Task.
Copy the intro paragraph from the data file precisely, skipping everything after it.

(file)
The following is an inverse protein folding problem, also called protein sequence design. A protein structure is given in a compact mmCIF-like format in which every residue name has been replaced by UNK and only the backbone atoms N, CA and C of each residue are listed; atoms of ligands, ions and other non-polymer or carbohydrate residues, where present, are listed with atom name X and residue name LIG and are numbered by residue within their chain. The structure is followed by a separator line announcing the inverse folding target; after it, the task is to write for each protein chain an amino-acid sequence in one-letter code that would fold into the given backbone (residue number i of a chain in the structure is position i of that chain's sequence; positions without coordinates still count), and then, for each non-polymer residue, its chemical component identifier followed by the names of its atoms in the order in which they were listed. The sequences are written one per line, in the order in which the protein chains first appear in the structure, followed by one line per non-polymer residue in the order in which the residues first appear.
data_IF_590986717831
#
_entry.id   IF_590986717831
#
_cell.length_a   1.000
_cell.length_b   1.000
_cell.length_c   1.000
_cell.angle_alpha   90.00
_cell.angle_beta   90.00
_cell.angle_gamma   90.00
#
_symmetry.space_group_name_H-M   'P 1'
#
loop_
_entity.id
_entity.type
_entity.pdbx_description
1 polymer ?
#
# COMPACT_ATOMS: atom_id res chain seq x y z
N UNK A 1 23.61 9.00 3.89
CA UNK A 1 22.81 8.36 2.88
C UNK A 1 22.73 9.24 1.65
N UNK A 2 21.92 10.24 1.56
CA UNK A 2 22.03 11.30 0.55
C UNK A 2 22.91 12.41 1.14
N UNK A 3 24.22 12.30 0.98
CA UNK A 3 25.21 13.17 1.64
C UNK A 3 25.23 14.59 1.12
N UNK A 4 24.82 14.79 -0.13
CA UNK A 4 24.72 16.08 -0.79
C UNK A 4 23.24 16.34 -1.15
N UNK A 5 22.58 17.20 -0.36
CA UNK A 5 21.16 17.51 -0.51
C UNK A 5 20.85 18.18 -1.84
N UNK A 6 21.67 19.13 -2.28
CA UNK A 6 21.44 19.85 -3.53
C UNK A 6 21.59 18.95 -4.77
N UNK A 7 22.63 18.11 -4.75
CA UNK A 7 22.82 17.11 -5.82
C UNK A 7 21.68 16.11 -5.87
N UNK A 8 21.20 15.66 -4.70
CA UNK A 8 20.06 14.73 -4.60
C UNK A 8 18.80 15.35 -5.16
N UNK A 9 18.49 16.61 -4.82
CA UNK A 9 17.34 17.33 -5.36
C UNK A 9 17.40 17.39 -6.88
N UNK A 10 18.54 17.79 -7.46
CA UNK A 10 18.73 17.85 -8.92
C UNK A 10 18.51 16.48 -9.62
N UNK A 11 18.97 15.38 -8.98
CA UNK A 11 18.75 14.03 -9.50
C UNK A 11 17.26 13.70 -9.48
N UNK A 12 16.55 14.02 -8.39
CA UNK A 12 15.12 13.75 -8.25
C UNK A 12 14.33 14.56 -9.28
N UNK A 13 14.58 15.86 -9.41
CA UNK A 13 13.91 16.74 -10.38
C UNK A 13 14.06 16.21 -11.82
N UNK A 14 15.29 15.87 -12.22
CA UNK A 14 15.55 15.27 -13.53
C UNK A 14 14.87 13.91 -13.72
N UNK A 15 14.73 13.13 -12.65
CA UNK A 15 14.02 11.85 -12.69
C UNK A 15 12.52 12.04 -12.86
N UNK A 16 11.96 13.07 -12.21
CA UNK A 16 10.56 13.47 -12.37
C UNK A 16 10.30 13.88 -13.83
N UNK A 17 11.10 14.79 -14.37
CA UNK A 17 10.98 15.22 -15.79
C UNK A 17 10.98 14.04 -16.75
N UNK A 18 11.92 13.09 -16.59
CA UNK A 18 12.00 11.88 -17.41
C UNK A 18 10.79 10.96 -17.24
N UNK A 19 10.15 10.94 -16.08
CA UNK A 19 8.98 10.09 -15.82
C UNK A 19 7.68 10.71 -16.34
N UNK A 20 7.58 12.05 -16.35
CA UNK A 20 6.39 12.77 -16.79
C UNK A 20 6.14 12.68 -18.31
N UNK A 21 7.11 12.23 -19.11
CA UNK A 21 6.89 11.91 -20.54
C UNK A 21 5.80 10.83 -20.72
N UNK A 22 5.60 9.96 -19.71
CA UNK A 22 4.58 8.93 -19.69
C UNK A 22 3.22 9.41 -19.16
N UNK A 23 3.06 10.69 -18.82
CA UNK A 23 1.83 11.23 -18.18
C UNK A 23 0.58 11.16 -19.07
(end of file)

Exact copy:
The following is an inverse protein folding problem, also called protein sequence design. A protein structure is given in a compact mmCIF-like format in which every residue name has been replaced by UNK and only the backbone atoms N, CA and C of each residue are listed; atoms of ligands, ions and other non-polymer or carbohydrate residues, where present, are listed with atom name X and residue name LIG and are numbered by residue within their chain. The structure is followed by a separator line announcing the inverse folding target; after it, the task is to write for each protein chain an amino-acid sequence in one-letter code that would fold into the given backbone (residue number i of a chain in the structure is position i of that chain's sequence; positions without coordinates still count), and then, for each non-polymer residue, its chemical component identifier followed by the names of its atoms in the order in which they were listed. The sequences are written one per line, in the order in which the protein chains first appear in the structure, followed by one line per non-polymer residue in the order in which the residues first appear.